“Drivers of the geographical variation in the prevalence of this parasite include the effects of climate on the persistence of infectious stages in soil, the cultural practices of food preparation and cats as pets. Some variation in culture, therefore, may ultimately be related to how climate affects the distribution of T. gondii, though the results only explain a fraction of the variation in two of the four cultural dimensions, suggesting that if T. gondii does influence human culture, it is only one among many factors.”

I wonder how one could test this hypothesis? Look for recent immigrants from one culture to another, who have lower Toxoplasmosis incidence? (Preferably finding populations that go in opposite directions, as a control.) Track culture change vs. migration vs. climate change?

Unlikely, perhaps. But nice that people are still thinking big 🙂

Ed

(1) Lafferty, K
Can the common brain parasite, Toxoplasma gondii, influence human culture?
Proceedings of the Royal Society B: Biological Sciences
doi:10.1098/rspb.2006.3641

Picked up by the popular press here

(2) Flegr J, Havlicek J.
Changes in the personality profile of young women with latent toxoplasmosis.
Folia Parasitol (Praha). 1999;46(1):22-8.

Picower vs. McGovern

Interesting developments — although, hard to know precisely how serious any of this is. Any thoughts from students, postdocs, others in the trenches at MIT (and willing to give perspective to the outside world)?

Boston Globe, July 15

“The professors, in a letter to MIT’s president, Susan Hockfield , accuse professor Susumu Tonegawa of intimidating Alla Karpova , “a brilliant young scientist,” saying that he would not mentor, interact, or collaborate with her if she took the job and that members of his research group would not work with her.”

Boston Globe, July 19

“In a letter responding to professors who wanted MIT to investigate the senior professor’s treatment of the job recruit, Hockfield said there are “ongoing tensions among MIT’s neuroscience entities” and suggested that the current situation “threatens ongoing disruption of the collegiality of our academic enterprise.” The letter, dated Monday, was obtained by the Globe.”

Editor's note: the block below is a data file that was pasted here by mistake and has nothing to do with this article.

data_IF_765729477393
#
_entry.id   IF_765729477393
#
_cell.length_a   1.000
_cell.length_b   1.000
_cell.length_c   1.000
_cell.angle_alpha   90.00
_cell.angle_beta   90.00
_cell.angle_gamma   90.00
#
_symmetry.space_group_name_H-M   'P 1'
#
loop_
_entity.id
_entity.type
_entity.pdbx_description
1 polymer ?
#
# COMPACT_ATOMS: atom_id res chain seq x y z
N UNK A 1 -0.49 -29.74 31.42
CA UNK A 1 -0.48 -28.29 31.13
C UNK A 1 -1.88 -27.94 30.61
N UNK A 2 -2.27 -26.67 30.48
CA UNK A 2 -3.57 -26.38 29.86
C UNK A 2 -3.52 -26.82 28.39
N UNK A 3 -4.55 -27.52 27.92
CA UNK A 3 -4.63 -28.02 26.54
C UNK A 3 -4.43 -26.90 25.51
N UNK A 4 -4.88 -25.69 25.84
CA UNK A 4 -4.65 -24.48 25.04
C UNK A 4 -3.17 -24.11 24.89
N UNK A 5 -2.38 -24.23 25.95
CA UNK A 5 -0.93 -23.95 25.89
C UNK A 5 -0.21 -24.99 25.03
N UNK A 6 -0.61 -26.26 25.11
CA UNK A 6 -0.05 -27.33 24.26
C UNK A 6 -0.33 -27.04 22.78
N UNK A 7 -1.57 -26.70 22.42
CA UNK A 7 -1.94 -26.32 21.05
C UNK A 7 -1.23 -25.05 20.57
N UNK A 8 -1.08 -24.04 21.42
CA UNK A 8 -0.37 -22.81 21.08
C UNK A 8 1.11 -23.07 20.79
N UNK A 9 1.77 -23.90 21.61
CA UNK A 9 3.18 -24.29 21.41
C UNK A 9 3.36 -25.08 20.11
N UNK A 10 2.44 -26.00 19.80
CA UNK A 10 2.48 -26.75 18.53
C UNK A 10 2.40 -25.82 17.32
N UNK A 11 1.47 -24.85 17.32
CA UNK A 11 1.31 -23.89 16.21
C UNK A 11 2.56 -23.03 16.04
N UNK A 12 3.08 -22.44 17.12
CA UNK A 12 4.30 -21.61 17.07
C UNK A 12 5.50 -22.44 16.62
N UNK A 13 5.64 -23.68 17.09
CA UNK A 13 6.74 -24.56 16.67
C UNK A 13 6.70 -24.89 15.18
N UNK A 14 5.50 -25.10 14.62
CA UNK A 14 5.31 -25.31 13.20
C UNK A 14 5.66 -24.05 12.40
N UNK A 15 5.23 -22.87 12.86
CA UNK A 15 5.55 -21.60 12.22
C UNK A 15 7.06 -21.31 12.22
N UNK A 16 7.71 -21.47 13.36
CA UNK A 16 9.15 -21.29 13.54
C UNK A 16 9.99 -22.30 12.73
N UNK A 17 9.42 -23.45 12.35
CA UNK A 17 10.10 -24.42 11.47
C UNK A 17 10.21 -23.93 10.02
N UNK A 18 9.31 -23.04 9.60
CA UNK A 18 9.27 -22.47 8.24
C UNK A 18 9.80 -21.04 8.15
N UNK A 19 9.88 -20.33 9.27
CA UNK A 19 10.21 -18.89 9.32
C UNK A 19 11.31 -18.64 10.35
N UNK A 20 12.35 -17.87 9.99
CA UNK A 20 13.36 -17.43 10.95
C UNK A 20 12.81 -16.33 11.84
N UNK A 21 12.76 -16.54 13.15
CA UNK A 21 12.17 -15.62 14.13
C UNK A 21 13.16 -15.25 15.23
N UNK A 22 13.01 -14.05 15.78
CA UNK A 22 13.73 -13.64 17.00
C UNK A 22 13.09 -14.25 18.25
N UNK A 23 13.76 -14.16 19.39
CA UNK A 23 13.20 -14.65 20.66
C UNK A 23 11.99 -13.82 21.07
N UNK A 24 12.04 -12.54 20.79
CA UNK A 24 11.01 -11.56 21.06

Major Journal Calls for Synthesis in Neuroscience

Nature Neuroscience’s editorial board posts a call for a change (doi:10.1038/nn0406-457) in the incentive structure of neuroscience in favor of funding initiatives that foster synthesis.

A quote from the article:

“To shift the emphasis toward quality rather than quantity of scientific results, funding agencies could support specific integrative initiatives, such as large-scale meta-analyses in unresolved areas or experiments to tackle particularly contentious conflicts in the existing literature.”

It goes on:

“Simply having more time to think and interact with colleagues could foster consolidation and conceptual breakthroughs. Unfortunately for many academic researchers, such ruminating might carry the stigma of inactivity or, worse, speculation. However, science is largely a creative process, and the minds of scientists are ultimately its greatest resource. Legitimizing time for creative synthetic thought through funding might be an inexpensive way to shift the current incentive structure.”

This could be the beginning of an important change in the culture of the field.

PLoS Biology: Men, Women, and Ghosts in Science

PLoS Biology: Men, Women, and Ghosts in Science [open access article]

I don’t agree with all of the conclusions of this article but it is the #1 article on PLoS biology right now. (For example, I’m not so sure that the genetic differences in “thinking style” predisposes physics to be a field with less than 50% women.) But there are several interesting thoughts here, including a bit on autism as an extreme form of the “maleness” in the brain.

Free online high-res brain atlas

Neurodudes reader John sent us this nice link to a high-resolution online atlas with human, macaque, and mouse brains.

I haven’t explored the site very much, but the quality seems very impressive and you really can’t beat the price. It also looks like the authors are planning to expand the atlas soon and have already started building desktop tools for easy 2D and 3D navigation. Thanks, John!

Myomancy

Myomancy is my blog on research into ADHD, dyslexia and autism. Its aim is to take the scientific research and make it accessible for parents, sufferers and educators. My background is in computers but my interest in nueroscience comes from a lifetime of trying to understand how my dyslexic brain was different from everyone else. This interest grew into a hobby and it now threatens to become semi-professional involvement following my successful dyslexia treatment and the lauch on Myomancy.

Chris Tregenza